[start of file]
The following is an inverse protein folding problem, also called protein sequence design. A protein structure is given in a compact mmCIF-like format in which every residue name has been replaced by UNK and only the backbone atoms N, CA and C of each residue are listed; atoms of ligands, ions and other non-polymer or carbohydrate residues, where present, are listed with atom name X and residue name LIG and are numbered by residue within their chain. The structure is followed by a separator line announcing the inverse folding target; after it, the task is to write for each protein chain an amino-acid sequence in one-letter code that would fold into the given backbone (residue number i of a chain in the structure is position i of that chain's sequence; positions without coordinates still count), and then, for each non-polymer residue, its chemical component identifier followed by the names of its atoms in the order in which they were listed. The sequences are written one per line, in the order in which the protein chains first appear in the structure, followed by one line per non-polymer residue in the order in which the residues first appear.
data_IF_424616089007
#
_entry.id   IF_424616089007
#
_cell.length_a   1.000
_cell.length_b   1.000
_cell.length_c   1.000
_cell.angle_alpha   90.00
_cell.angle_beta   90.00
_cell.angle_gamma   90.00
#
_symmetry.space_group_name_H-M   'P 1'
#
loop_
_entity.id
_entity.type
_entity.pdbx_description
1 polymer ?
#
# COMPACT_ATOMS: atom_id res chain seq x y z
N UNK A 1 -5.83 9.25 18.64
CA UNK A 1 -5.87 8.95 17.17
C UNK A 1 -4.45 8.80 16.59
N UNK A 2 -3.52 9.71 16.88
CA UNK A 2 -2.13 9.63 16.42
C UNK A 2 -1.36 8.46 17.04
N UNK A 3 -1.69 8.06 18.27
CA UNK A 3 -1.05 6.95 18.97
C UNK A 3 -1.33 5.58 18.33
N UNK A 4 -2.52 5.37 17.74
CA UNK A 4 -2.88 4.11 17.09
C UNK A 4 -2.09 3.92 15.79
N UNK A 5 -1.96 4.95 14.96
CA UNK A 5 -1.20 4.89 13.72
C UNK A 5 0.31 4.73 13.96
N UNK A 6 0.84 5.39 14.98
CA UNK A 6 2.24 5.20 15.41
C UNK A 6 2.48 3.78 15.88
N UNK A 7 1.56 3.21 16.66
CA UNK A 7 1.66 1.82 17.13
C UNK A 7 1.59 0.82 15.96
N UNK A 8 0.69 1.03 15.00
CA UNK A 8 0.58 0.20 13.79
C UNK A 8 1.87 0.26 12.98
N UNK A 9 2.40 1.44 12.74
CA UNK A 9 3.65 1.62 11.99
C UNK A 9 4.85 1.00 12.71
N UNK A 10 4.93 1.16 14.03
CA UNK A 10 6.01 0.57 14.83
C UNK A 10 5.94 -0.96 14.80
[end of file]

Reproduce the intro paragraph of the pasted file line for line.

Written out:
The following is an inverse protein folding problem, also called protein sequence design. A protein structure is given in a compact mmCIF-like format in which every residue name has been replaced by UNK and only the backbone atoms N, CA and C of each residue are listed; atoms of ligands, ions and other non-polymer or carbohydrate residues, where present, are listed with atom name X and residue name LIG and are numbered by residue within their chain. The structure is followed by a separator line announcing the inverse folding target; after it, the task is to write for each protein chain an amino-acid sequence in one-letter code that would fold into the given backbone (residue number i of a chain in the structure is position i of that chain's sequence; positions without coordinates still count), and then, for each non-polymer residue, its chemical component identifier followed by the names of its atoms in the order in which they were listed. The sequences are written one per line, in the order in which the protein chains first appear in the structure, followed by one line per non-polymer residue in the order in which the residues first appear.